View Full Version : Groups help fill voids left by military deaths

06-27-03, 05:53 AM
Groups help fill voids left by military deaths

By Jeanette Steele

June 26, 2003

In the rush of emotions that hit Stacy Menusa when Camp Pendleton officials said her husband was gone, the young mother remembers a flicker of fear.

"The first thing I thought was, 'How am I going to take care of me and my son?' " said Menusa, whose Marine spouse, Joseph, was killed while fighting in Iraq on March 27.

Others have wondered the same thing.

Recently, a Santa Barbara software executive pledged $300,000 of his money to help ensure children of America's new war dead don't go hungry.

Dan O'Dowd launched the Fallen Heroes Last Wish Foundation in April. The nonprofit group plans to give $5,000 to each child of a service member who died in the Iraqi conflict, whether in combat or in an accident.

Many of those checks will go to Camp Pendleton families, like Menusa's, who received the foundation's first grant on behalf of her 3-year-old son, Joshua. Thirty-one Marines from the base have died in the war effort, and many of those men left young children.

O'Dowd, who has no military ties, said he was watching war news one day and began thinking about the children. He has two boys, 10 and 12.

"We should do right by them," said O'Dowd, founder and chief executive of Green Hills Software Inc. "We should make sure they are raised properly and have sufficient money for education and sufficient money to go through life."

He is challenging other business people to step forward to help. O'Dowd started the charity with $100,000 and said he will match outside contributions up to an additional $200,000. His company produces software that drives computer chips in various high-tech devices.

"I'm encouraging CEOs CEOS have gotten a bit of bad rap recently. These (troops) died protecting their businesses, protecting us . . . . This is a pretty small price to pay," O'Dowd said.

His foundation joins other private organizations that provide funds to military families. One is the New Jersey-based Marine Corps Law Enforcement Foundation, which gives scholarships to children who lost a parent in war. Other groups are forming, said one local military official who works with grieving families.

Long-standing government programs also exist to support survivors and their children.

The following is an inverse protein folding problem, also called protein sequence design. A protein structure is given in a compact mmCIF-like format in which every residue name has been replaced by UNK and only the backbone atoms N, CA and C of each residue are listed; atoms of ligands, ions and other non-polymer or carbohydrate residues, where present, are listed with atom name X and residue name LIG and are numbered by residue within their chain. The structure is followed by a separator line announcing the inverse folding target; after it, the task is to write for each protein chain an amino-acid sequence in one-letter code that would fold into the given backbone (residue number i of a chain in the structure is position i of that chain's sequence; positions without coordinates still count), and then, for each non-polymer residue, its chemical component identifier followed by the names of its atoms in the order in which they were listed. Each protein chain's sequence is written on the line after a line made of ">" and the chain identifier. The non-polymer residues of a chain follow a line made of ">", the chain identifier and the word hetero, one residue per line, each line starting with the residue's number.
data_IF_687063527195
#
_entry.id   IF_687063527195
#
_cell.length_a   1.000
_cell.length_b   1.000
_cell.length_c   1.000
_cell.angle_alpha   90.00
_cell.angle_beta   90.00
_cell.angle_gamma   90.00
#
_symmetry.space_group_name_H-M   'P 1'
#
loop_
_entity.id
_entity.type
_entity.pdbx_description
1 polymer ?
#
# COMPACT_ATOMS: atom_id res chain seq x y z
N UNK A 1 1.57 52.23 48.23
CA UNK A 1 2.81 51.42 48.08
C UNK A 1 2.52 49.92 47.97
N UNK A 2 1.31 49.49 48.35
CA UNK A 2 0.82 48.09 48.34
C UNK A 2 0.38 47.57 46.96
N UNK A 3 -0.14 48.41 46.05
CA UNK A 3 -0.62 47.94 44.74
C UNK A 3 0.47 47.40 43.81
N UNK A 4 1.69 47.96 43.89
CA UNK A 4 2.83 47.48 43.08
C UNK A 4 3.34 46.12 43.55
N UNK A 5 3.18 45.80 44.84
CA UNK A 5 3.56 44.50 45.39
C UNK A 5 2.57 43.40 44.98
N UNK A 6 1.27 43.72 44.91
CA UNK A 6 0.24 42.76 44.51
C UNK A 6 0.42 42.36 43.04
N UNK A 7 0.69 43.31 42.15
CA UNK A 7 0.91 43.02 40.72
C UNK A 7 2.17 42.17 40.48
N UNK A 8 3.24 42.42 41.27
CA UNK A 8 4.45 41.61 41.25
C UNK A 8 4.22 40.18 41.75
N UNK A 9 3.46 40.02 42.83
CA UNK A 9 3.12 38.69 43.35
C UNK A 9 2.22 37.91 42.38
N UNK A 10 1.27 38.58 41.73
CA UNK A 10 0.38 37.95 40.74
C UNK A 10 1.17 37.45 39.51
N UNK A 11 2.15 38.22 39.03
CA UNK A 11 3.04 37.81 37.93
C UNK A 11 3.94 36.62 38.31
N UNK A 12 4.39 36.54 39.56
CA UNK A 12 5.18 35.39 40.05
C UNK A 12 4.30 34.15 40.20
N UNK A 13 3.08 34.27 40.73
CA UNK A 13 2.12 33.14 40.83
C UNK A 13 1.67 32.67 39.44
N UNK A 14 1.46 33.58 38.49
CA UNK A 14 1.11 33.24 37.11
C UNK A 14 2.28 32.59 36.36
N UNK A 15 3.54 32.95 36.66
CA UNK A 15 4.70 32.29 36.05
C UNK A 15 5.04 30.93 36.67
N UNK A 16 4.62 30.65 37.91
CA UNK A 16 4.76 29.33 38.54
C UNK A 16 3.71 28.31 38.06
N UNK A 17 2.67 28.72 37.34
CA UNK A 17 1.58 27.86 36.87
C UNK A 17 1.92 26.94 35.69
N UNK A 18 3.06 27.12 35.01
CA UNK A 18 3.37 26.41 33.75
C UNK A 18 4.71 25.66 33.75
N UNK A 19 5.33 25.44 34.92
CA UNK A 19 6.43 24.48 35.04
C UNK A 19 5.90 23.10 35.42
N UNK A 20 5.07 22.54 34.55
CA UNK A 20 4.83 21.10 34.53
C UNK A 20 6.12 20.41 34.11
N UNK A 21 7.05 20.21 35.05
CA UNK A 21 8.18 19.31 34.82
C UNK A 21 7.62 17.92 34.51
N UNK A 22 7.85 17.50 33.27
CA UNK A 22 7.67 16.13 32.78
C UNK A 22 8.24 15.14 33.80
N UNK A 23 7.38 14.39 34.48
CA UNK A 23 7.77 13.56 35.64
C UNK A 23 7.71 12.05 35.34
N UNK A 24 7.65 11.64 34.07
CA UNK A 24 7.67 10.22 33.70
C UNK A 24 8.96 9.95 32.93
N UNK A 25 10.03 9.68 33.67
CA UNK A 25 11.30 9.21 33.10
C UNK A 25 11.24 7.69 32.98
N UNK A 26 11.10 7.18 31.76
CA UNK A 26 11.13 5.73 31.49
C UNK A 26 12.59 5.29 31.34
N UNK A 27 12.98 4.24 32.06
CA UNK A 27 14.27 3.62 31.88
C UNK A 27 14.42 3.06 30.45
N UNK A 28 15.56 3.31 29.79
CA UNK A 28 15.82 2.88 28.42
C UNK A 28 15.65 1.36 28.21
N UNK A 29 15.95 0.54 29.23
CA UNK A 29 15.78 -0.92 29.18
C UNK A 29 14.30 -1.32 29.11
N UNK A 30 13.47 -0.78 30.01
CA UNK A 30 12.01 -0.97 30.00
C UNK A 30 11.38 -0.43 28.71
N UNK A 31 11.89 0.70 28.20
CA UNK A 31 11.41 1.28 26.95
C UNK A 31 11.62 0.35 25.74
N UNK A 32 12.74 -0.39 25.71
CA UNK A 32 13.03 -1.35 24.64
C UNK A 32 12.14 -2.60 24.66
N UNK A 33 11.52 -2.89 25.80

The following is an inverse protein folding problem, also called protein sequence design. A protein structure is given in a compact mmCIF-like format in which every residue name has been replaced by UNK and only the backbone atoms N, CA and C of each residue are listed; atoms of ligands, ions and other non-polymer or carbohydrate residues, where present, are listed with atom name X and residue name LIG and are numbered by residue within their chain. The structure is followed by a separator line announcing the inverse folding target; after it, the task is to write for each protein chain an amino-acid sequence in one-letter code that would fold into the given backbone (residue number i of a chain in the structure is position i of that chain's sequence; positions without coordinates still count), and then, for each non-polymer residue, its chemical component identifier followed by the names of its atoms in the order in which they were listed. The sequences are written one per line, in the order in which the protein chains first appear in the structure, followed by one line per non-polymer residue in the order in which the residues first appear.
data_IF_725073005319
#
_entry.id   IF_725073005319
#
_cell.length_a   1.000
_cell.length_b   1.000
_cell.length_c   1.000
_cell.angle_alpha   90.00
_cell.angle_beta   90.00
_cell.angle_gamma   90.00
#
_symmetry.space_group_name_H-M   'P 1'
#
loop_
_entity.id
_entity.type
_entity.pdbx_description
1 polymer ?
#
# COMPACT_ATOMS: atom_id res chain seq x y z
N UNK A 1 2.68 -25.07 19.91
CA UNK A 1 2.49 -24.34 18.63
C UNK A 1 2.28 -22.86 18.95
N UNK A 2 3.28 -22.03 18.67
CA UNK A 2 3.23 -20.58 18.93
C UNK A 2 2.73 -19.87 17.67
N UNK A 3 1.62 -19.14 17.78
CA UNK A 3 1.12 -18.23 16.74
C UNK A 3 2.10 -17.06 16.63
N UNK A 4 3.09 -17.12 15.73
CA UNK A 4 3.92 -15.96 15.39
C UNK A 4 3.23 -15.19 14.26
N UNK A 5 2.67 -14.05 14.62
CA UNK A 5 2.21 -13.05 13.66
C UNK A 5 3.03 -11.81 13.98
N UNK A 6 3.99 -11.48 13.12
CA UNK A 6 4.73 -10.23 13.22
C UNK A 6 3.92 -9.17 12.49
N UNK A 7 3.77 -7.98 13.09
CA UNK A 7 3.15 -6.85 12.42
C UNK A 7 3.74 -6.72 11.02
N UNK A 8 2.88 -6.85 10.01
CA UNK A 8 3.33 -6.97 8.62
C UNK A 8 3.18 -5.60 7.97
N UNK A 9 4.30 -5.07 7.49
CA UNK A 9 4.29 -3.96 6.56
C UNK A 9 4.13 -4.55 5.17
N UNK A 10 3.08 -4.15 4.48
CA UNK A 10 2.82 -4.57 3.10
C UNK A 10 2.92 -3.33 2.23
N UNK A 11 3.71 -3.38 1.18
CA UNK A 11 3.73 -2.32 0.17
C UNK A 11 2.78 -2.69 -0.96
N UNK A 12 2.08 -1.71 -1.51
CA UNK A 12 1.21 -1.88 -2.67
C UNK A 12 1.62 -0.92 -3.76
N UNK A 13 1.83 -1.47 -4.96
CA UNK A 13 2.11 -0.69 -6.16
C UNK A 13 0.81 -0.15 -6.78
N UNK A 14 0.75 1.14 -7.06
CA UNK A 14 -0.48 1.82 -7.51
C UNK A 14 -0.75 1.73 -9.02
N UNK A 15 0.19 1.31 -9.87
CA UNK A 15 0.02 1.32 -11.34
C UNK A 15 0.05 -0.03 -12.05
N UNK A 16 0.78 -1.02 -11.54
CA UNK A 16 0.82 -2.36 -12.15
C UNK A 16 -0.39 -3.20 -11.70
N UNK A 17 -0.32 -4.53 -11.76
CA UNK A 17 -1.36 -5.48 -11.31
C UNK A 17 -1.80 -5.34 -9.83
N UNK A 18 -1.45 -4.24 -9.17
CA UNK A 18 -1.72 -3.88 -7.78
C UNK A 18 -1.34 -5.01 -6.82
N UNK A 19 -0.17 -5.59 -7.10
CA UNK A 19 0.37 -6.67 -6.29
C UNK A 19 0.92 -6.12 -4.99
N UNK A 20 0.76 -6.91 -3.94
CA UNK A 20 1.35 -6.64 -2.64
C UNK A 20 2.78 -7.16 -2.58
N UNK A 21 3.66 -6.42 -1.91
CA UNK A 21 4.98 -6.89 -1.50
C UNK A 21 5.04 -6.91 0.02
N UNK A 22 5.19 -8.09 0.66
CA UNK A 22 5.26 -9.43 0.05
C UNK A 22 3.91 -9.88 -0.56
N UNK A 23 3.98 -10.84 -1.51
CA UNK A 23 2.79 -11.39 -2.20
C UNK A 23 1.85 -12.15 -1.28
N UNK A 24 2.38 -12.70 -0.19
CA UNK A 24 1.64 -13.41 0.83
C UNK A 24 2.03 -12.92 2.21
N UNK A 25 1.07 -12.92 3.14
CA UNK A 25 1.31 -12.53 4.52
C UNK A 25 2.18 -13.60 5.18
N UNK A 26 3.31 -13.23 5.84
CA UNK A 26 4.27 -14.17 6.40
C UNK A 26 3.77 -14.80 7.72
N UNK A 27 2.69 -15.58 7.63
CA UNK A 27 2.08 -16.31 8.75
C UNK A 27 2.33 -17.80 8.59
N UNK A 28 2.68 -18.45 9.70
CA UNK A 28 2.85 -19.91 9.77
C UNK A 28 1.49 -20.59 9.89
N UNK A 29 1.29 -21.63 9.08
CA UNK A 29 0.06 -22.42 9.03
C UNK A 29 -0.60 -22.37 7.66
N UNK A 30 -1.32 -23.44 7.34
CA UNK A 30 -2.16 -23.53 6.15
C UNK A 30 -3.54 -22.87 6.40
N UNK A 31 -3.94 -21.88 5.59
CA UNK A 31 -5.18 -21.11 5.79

The most substantial is military life insurance of up to $250,000. Surviving spouses also get monthly payments equal to 55 percent of the service member's retirement pay, or $950 a month, whichever is more, according to a government handbook. Additional monthly funds are provided for children, and Social Security benefits also are possible.

Still, that's often not enough, said Maj. Matthew Cord, a casualty assistance calls officer at Camp Pendleton. Cord has worked with one base widow and has steered others to Fallen Heroes, which he called "fantastic."

"(Government assistance) seems like it might be a lot upfront, but they often have debts and mortgage payments," Cord said. "If there's a wife and two or three children, it doesn't really go that far."

O'Dowd, whose privately held company is reported to have $59 million in yearly sales, calls the existing survivor benefits "not enough to raise a family."

So far, his foundation has awarded three checks to Marine families and gave applications to 10 others. The money is available to any military child who lost a parent in the Iraqi conflict, or its aftermath, said Mari Mender, the foundation's associate director. The foundation doesn't have requirements on how the money can be spent.

Menusa, 31, recently moved to Santa Maria with her son. Her survivor's benefits allowed her to buy a house there, where she grew up and where she buried her husband of seven years.

She said she deposited O'Dowd's $5,000 check into an account for her son's education. A student at San Diego State University before her husband's death, Menusa said she knows how daunting Joshua's future college bills might be.

"We're really fortunate that companies like them want to step up and fill some of the void we're feeling right now," she said. "As far as financial status, it is touch-and-go. I don't know what tomorrow's going to hold for me."

Jeanette Steele: (760) 476-8244; jen.steele@uniontrib.com